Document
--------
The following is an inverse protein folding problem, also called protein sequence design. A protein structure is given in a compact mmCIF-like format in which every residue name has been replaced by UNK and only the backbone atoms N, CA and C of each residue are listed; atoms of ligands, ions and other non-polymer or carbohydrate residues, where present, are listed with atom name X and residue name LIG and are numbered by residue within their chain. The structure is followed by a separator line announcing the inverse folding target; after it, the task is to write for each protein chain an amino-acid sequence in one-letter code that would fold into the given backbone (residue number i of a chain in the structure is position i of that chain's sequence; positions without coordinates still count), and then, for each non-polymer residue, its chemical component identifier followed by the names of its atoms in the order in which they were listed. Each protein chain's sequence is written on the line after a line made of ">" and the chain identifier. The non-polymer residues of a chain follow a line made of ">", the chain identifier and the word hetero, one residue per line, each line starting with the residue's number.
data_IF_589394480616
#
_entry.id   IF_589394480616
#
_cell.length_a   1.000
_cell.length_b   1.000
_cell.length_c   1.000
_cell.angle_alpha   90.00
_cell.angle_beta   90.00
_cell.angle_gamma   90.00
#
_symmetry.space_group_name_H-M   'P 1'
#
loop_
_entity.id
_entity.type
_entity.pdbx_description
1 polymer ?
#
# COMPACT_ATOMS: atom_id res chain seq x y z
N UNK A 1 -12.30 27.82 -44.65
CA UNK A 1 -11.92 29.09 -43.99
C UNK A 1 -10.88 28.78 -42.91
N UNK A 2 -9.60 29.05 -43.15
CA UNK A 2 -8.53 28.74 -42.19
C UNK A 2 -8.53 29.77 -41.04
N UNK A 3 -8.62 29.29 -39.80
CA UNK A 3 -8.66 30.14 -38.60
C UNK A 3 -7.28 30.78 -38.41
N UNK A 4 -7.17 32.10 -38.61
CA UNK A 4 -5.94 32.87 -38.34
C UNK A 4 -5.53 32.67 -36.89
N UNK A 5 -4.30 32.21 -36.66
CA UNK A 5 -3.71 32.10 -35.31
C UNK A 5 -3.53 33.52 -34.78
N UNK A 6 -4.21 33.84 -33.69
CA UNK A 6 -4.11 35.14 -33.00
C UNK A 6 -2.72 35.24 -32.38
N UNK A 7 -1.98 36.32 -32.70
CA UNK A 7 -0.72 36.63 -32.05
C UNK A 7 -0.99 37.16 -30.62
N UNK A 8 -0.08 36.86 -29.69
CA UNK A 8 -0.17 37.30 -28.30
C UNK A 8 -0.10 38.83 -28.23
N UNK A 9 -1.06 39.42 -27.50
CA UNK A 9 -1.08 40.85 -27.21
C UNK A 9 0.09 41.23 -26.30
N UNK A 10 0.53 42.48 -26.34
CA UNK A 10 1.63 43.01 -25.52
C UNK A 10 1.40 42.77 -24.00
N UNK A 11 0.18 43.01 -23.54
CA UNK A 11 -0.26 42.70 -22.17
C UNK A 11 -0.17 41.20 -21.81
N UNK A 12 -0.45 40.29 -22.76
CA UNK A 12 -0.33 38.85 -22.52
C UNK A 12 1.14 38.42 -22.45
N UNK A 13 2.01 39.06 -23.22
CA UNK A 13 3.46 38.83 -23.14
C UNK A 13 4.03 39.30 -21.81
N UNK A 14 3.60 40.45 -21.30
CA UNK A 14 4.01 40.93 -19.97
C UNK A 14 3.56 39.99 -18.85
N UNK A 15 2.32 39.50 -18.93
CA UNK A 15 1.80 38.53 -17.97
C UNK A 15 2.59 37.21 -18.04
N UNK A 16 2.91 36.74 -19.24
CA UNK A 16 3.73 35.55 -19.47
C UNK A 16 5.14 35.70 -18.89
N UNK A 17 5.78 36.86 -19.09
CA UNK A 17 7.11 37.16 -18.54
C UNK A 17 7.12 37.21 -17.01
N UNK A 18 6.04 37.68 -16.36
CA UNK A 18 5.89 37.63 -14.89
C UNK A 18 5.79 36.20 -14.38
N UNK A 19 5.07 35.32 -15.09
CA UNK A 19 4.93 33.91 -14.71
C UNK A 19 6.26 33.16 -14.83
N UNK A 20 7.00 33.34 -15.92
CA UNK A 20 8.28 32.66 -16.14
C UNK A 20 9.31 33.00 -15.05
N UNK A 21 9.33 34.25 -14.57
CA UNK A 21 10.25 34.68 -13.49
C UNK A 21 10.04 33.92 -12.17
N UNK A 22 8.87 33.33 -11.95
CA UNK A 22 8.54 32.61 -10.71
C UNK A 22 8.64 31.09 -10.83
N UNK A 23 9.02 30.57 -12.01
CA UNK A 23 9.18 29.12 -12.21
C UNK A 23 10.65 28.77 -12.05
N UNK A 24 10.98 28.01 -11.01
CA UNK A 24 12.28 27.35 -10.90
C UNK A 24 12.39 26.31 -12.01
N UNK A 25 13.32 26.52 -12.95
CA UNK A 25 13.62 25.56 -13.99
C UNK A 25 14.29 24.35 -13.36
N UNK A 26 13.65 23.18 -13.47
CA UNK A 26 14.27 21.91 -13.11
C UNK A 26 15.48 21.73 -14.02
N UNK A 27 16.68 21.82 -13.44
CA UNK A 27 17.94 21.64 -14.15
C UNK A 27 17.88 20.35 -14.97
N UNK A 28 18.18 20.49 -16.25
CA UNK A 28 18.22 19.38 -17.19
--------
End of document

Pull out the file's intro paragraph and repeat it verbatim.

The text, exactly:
The following is an inverse protein folding problem, also called protein sequence design. A protein structure is given in a compact mmCIF-like format in which every residue name has been replaced by UNK and only the backbone atoms N, CA and C of each residue are listed; atoms of ligands, ions and other non-polymer or carbohydrate residues, where present, are listed with atom name X and residue name LIG and are numbered by residue within their chain. The structure is followed by a separator line announcing the inverse folding target; after it, the task is to write for each protein chain an amino-acid sequence in one-letter code that would fold into the given backbone (residue number i of a chain in the structure is position i of that chain's sequence; positions without coordinates still count), and then, for each non-polymer residue, its chemical component identifier followed by the names of its atoms in the order in which they were listed. Each protein chain's sequence is written on the line after a line made of ">" and the chain identifier. The non-polymer residues of a chain follow a line made of ">", the chain identifier and the word hetero, one residue per line, each line starting with the residue's number.